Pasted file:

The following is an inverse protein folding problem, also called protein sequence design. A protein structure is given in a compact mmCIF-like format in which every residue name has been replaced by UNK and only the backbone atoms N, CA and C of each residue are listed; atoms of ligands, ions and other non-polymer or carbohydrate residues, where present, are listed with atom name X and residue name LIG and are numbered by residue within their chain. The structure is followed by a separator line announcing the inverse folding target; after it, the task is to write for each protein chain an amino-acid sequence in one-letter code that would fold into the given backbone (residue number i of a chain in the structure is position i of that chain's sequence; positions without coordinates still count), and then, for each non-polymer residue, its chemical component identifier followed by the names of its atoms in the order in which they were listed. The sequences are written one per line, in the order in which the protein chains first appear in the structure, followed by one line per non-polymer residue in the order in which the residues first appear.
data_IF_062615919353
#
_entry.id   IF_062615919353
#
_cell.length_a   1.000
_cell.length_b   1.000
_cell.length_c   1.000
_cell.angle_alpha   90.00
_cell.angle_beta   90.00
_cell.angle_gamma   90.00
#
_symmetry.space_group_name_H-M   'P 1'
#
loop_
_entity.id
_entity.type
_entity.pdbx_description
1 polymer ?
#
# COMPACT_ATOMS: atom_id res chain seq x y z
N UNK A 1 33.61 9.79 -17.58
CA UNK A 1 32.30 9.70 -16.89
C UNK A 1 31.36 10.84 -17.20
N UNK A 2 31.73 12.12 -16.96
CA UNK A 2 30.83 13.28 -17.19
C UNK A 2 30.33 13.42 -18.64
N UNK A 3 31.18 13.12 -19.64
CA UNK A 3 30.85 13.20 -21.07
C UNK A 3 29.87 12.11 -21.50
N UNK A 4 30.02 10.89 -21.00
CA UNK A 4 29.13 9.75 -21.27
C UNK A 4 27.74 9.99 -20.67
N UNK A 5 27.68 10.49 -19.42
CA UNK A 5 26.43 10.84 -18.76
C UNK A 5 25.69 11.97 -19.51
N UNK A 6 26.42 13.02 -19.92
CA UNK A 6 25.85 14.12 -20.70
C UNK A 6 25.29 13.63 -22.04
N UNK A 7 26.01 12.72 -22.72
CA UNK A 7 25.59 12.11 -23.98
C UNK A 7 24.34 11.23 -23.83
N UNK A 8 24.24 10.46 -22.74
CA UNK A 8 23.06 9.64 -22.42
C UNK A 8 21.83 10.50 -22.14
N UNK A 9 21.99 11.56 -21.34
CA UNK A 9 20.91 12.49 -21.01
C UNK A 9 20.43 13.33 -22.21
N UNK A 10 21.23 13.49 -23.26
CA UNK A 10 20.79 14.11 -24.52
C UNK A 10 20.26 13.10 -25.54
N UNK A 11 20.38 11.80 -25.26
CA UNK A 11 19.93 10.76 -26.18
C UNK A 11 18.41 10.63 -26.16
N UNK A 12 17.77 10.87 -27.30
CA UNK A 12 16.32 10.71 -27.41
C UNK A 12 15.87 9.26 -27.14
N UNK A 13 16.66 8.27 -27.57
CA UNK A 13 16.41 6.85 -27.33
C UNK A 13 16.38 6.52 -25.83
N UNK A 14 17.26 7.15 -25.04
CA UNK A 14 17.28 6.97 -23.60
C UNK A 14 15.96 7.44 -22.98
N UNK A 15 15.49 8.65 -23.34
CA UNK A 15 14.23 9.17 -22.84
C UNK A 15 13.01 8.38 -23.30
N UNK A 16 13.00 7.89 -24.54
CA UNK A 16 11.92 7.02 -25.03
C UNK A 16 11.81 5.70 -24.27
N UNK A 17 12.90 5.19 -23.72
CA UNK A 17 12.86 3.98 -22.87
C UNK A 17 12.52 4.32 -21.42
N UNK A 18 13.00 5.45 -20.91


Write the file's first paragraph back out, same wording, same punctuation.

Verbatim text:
The following is an inverse protein folding problem, also called protein sequence design. A protein structure is given in a compact mmCIF-like format in which every residue name has been replaced by UNK and only the backbone atoms N, CA and C of each residue are listed; atoms of ligands, ions and other non-polymer or carbohydrate residues, where present, are listed with atom name X and residue name LIG and are numbered by residue within their chain. The structure is followed by a separator line announcing the inverse folding target; after it, the task is to write for each protein chain an amino-acid sequence in one-letter code that would fold into the given backbone (residue number i of a chain in the structure is position i of that chain's sequence; positions without coordinates still count), and then, for each non-polymer residue, its chemical component identifier followed by the names of its atoms in the order in which they were listed. The sequences are written one per line, in the order in which the protein chains first appear in the structure, followed by one line per non-polymer residue in the order in which the residues first appear.